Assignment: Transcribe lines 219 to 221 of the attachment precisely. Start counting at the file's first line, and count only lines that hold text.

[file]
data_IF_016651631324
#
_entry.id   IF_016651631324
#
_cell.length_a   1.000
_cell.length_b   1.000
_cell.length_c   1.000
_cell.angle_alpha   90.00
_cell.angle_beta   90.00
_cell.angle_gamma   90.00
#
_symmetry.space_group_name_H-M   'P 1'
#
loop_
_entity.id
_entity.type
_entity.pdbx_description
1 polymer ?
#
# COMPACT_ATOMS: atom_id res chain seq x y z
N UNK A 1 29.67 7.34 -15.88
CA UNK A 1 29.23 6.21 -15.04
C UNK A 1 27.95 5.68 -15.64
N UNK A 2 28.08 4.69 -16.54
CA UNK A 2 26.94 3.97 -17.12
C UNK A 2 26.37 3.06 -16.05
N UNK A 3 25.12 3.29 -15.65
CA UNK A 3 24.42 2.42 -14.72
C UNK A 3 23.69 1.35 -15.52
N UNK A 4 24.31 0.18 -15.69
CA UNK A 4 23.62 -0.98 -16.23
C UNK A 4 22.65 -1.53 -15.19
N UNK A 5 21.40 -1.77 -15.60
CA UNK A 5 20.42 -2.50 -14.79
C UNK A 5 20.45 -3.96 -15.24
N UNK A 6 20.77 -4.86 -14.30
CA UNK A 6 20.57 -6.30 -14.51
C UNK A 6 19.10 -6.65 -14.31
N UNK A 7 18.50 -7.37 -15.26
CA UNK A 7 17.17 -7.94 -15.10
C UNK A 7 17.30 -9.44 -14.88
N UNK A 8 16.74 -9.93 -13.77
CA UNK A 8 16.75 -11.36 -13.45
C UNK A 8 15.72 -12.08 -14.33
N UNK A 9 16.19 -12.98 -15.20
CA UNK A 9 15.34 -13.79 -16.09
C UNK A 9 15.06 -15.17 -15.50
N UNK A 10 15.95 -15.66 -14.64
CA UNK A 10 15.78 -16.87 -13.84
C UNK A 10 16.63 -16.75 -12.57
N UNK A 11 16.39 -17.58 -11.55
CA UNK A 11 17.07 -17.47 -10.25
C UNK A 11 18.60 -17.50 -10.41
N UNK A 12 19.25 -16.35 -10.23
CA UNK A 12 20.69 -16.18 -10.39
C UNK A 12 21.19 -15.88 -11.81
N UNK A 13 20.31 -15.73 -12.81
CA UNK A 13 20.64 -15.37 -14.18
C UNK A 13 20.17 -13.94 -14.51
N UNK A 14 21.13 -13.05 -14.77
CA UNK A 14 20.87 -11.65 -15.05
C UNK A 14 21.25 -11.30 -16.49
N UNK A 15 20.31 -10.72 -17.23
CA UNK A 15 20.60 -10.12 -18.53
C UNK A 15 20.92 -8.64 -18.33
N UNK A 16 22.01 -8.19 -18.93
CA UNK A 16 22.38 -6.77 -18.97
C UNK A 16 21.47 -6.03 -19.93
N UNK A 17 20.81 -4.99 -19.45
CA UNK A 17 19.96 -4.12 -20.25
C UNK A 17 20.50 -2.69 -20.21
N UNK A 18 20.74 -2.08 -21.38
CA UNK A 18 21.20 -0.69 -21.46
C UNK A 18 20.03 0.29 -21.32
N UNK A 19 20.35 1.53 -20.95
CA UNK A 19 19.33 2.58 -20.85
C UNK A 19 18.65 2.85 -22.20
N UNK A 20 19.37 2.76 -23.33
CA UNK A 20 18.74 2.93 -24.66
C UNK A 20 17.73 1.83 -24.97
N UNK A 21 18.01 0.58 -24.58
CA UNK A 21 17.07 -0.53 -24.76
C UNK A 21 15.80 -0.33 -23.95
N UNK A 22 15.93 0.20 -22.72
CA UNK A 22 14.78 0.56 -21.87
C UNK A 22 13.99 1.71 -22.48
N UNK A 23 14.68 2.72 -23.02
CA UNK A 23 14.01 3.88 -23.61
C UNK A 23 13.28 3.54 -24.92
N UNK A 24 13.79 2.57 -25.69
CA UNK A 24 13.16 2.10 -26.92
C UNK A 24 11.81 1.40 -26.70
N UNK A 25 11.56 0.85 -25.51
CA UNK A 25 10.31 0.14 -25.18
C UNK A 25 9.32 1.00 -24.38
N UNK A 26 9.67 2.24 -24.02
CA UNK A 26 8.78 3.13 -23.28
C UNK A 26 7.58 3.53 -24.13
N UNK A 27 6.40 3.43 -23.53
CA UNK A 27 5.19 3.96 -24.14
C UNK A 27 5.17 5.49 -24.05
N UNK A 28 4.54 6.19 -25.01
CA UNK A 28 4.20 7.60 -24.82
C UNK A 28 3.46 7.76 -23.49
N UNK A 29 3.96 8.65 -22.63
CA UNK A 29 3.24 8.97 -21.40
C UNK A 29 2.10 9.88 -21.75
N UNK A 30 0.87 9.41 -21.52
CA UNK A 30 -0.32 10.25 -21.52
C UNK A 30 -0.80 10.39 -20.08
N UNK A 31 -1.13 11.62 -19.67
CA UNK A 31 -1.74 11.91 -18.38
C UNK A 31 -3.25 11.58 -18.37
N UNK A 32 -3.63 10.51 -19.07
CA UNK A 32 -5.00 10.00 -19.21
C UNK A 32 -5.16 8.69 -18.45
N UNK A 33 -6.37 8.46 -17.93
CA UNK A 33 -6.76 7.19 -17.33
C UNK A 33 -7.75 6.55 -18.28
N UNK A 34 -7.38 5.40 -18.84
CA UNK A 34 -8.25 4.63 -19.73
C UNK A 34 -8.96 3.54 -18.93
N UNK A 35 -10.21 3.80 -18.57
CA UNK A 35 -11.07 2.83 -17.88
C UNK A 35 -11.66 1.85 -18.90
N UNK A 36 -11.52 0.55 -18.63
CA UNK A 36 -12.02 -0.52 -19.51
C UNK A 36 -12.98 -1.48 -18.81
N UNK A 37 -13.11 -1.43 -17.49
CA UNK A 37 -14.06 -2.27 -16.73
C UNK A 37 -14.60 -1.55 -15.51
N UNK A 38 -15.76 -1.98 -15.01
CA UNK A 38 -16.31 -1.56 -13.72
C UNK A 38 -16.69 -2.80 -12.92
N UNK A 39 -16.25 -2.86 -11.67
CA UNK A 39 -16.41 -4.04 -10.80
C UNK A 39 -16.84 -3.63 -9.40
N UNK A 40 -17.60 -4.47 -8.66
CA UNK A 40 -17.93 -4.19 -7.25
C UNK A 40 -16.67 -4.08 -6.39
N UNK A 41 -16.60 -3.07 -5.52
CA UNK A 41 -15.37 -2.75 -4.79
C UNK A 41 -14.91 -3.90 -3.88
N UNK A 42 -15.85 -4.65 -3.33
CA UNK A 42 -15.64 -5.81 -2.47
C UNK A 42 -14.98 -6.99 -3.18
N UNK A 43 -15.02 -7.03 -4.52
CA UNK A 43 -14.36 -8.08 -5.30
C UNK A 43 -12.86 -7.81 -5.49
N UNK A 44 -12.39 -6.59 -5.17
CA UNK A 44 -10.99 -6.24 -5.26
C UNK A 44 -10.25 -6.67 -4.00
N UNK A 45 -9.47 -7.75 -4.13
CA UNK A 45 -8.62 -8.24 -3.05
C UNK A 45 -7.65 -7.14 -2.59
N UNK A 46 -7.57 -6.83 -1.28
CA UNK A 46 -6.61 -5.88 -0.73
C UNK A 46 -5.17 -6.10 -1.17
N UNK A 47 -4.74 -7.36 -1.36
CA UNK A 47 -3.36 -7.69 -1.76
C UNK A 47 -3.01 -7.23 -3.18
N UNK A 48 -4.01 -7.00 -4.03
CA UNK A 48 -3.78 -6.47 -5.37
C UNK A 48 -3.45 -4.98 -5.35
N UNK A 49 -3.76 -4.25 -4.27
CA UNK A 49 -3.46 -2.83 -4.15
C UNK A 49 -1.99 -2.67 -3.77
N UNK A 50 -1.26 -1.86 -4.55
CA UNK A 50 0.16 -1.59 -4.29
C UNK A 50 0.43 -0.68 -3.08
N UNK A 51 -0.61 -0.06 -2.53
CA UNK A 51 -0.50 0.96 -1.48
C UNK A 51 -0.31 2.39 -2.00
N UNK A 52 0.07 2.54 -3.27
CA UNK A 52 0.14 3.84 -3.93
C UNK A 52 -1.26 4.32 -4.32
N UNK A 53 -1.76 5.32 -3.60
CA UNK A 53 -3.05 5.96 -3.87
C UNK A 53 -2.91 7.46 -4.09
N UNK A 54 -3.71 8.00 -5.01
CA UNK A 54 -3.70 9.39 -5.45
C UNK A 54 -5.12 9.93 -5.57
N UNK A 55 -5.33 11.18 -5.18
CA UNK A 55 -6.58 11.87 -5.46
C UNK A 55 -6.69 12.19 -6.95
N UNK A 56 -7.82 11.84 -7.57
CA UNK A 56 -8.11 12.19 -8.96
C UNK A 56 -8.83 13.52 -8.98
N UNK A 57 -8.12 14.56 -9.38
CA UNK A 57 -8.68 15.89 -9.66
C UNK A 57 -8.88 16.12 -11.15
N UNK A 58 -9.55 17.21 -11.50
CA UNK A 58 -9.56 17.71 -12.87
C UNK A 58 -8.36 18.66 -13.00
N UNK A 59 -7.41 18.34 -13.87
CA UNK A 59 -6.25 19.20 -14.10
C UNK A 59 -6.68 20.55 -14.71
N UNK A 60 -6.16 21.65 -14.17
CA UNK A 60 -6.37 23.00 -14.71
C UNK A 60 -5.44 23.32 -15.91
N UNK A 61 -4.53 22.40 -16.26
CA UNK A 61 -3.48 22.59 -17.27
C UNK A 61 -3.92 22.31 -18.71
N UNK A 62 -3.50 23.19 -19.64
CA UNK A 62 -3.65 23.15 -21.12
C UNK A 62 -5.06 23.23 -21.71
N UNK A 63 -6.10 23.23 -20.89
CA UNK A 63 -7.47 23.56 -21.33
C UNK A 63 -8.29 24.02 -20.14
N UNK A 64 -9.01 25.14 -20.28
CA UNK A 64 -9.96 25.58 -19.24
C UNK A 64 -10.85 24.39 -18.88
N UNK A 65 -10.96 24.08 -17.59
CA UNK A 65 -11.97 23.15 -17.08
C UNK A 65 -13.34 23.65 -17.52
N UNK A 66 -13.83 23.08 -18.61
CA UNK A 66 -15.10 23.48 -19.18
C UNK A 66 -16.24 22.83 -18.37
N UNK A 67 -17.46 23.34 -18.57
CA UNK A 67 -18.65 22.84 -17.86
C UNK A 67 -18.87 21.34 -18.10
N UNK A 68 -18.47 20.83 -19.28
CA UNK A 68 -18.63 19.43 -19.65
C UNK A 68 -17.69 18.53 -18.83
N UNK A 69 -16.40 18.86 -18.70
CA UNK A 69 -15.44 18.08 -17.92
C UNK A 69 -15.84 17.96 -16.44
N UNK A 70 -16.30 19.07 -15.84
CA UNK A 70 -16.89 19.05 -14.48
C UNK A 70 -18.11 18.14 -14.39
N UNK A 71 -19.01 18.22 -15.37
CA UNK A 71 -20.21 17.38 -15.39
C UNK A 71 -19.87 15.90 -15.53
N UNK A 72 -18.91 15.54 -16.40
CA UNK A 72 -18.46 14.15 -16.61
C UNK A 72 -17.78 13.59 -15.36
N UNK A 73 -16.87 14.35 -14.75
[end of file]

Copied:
N UNK A 67 -17.46 23.34 -18.57
CA UNK A 67 -18.65 22.84 -17.86
C UNK A 67 -18.87 21.34 -18.10